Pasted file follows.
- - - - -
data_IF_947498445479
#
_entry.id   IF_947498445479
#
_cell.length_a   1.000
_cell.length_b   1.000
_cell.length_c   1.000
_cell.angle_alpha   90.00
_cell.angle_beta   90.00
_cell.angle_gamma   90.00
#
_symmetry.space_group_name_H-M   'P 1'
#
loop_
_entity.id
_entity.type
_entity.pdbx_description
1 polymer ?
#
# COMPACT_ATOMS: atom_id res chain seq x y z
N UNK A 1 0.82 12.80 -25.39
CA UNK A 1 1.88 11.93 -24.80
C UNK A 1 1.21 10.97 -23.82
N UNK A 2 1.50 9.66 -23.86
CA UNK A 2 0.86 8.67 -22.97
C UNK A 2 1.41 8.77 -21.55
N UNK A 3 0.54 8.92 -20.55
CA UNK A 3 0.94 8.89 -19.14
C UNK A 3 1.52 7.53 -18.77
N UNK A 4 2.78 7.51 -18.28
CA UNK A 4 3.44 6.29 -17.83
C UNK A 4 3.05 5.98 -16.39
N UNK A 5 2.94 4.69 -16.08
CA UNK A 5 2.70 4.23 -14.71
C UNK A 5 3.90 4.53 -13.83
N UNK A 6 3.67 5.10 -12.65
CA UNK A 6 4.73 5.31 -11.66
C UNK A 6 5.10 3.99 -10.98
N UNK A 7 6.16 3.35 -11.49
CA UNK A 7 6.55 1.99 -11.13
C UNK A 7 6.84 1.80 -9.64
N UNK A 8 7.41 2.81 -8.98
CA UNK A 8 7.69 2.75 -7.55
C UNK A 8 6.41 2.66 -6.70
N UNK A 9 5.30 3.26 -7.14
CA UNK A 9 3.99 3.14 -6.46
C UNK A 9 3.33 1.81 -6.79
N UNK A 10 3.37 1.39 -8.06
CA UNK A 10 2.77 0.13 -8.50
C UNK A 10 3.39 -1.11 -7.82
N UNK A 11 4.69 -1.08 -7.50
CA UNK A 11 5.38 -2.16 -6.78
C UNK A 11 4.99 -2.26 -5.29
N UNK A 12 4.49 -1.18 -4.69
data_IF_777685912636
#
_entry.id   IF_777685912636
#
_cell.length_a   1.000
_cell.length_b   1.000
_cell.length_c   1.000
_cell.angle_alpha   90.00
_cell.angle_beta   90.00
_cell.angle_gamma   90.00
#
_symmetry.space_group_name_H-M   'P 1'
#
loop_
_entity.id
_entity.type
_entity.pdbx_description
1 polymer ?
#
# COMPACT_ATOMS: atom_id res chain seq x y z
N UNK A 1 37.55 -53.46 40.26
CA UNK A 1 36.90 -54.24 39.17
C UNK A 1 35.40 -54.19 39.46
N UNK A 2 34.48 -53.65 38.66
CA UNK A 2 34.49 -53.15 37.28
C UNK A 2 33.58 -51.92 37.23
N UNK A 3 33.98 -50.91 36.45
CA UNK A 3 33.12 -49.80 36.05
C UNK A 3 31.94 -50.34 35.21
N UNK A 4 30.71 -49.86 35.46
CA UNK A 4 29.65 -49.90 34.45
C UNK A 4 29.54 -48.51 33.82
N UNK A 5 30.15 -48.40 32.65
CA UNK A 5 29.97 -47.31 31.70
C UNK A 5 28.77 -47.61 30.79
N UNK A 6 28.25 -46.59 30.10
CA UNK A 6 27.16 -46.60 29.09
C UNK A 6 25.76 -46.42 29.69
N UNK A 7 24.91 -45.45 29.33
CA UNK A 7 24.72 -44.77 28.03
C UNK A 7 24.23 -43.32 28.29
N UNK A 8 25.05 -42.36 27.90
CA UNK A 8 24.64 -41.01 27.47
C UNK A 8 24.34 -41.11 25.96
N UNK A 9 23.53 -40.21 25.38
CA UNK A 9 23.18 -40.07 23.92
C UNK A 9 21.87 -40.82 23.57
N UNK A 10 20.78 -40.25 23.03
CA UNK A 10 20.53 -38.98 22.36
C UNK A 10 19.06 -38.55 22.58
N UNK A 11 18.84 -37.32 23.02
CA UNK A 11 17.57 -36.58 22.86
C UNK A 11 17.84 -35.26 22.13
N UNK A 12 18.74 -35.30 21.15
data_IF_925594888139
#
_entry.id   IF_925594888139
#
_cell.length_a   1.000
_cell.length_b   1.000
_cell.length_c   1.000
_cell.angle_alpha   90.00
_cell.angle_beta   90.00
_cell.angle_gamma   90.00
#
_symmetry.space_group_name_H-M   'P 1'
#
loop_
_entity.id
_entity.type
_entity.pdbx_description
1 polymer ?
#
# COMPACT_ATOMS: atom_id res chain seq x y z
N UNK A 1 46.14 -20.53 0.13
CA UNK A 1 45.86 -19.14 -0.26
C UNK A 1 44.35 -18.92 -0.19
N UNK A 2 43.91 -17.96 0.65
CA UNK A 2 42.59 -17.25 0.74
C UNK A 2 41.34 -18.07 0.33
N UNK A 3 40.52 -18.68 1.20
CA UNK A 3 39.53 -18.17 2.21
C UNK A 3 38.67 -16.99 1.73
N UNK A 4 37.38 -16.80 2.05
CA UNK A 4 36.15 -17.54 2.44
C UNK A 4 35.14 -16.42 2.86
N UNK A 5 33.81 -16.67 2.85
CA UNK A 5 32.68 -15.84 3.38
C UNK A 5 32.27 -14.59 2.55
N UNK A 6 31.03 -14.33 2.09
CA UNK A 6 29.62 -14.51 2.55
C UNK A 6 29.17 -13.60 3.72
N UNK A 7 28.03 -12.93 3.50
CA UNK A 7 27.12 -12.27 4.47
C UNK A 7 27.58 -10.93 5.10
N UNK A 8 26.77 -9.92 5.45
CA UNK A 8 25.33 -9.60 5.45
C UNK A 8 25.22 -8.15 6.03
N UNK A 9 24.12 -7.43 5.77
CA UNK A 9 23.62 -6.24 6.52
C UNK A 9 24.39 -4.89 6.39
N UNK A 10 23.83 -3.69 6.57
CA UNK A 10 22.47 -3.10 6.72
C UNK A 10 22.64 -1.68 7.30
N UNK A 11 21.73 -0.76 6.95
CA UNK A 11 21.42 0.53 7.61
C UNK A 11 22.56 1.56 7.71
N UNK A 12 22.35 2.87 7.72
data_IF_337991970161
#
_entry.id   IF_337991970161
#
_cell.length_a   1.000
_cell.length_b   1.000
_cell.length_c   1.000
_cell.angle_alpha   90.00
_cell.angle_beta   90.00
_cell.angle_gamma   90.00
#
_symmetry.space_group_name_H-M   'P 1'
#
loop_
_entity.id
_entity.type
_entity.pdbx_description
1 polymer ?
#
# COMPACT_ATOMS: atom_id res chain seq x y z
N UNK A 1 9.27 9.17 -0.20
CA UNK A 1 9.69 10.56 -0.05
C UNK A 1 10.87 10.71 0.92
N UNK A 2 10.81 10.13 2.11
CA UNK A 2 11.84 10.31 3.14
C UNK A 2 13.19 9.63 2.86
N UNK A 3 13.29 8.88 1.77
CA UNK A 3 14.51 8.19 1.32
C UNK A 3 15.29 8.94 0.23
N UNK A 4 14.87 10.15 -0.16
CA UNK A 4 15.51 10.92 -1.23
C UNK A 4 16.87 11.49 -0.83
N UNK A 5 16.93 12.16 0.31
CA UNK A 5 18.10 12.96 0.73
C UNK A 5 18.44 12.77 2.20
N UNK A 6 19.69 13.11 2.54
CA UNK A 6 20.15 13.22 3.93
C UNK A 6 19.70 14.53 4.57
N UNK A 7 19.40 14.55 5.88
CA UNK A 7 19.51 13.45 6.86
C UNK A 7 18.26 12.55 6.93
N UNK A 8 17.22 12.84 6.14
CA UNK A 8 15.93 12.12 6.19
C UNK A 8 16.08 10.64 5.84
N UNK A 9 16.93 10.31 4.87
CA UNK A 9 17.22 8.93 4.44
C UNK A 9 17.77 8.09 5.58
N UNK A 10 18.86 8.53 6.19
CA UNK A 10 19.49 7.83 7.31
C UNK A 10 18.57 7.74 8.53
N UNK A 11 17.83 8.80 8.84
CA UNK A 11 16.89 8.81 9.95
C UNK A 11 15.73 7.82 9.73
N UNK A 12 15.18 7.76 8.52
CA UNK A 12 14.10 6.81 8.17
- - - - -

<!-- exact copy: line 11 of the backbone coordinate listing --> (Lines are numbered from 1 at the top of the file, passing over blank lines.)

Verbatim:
#